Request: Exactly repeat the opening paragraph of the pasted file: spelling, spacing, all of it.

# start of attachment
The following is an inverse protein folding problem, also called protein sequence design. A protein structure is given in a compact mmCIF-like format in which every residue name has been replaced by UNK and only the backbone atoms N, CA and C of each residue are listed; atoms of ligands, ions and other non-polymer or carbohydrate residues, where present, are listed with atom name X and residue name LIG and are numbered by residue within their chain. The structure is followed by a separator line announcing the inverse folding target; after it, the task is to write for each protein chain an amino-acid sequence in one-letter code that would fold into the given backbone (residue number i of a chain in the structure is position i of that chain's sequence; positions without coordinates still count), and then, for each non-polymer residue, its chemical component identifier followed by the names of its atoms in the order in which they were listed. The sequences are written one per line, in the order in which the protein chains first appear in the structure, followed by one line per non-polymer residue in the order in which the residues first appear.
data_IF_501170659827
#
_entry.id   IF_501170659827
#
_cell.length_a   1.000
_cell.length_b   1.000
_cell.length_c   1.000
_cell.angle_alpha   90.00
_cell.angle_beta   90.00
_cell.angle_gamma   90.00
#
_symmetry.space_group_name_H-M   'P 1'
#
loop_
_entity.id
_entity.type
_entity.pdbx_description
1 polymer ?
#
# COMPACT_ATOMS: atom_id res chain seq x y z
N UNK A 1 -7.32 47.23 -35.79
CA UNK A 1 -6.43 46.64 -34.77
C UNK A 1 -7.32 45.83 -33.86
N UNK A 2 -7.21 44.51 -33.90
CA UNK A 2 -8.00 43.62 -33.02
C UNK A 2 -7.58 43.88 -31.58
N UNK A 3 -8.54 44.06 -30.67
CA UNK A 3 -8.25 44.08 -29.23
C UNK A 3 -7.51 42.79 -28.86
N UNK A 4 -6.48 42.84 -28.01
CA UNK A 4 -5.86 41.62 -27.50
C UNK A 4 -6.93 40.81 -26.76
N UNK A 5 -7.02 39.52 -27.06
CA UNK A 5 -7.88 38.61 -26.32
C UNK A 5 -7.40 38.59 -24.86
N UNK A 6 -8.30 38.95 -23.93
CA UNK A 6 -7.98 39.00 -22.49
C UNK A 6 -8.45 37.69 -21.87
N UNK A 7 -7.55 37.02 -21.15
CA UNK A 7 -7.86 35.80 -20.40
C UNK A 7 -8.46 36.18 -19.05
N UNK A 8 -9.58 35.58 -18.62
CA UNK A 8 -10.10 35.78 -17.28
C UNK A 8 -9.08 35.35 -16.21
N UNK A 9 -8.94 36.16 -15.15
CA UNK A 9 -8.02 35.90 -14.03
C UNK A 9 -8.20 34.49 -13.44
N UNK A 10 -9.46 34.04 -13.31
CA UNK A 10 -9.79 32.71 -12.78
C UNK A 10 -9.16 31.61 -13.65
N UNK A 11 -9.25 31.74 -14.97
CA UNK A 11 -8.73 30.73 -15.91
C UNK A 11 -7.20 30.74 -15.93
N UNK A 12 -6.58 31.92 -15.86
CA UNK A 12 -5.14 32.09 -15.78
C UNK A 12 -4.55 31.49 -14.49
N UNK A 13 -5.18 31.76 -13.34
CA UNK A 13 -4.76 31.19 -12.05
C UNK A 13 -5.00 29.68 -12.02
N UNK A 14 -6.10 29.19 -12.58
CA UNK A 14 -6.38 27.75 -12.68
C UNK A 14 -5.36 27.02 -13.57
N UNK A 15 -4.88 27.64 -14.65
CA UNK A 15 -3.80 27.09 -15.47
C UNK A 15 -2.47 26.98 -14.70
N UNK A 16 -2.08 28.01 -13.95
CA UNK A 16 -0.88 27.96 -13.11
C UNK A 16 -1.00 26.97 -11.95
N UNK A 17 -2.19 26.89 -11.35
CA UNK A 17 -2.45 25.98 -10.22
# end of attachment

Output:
The following is an inverse protein folding problem, also called protein sequence design. A protein structure is given in a compact mmCIF-like format in which every residue name has been replaced by UNK and only the backbone atoms N, CA and C of each residue are listed; atoms of ligands, ions and other non-polymer or carbohydrate residues, where present, are listed with atom name X and residue name LIG and are numbered by residue within their chain. The structure is followed by a separator line announcing the inverse folding target; after it, the task is to write for each protein chain an amino-acid sequence in one-letter code that would fold into the given backbone (residue number i of a chain in the structure is position i of that chain's sequence; positions without coordinates still count), and then, for each non-polymer residue, its chemical component identifier followed by the names of its atoms in the order in which they were listed. The sequences are written one per line, in the order in which the protein chains first appear in the structure, followed by one line per non-polymer residue in the order in which the residues first appear.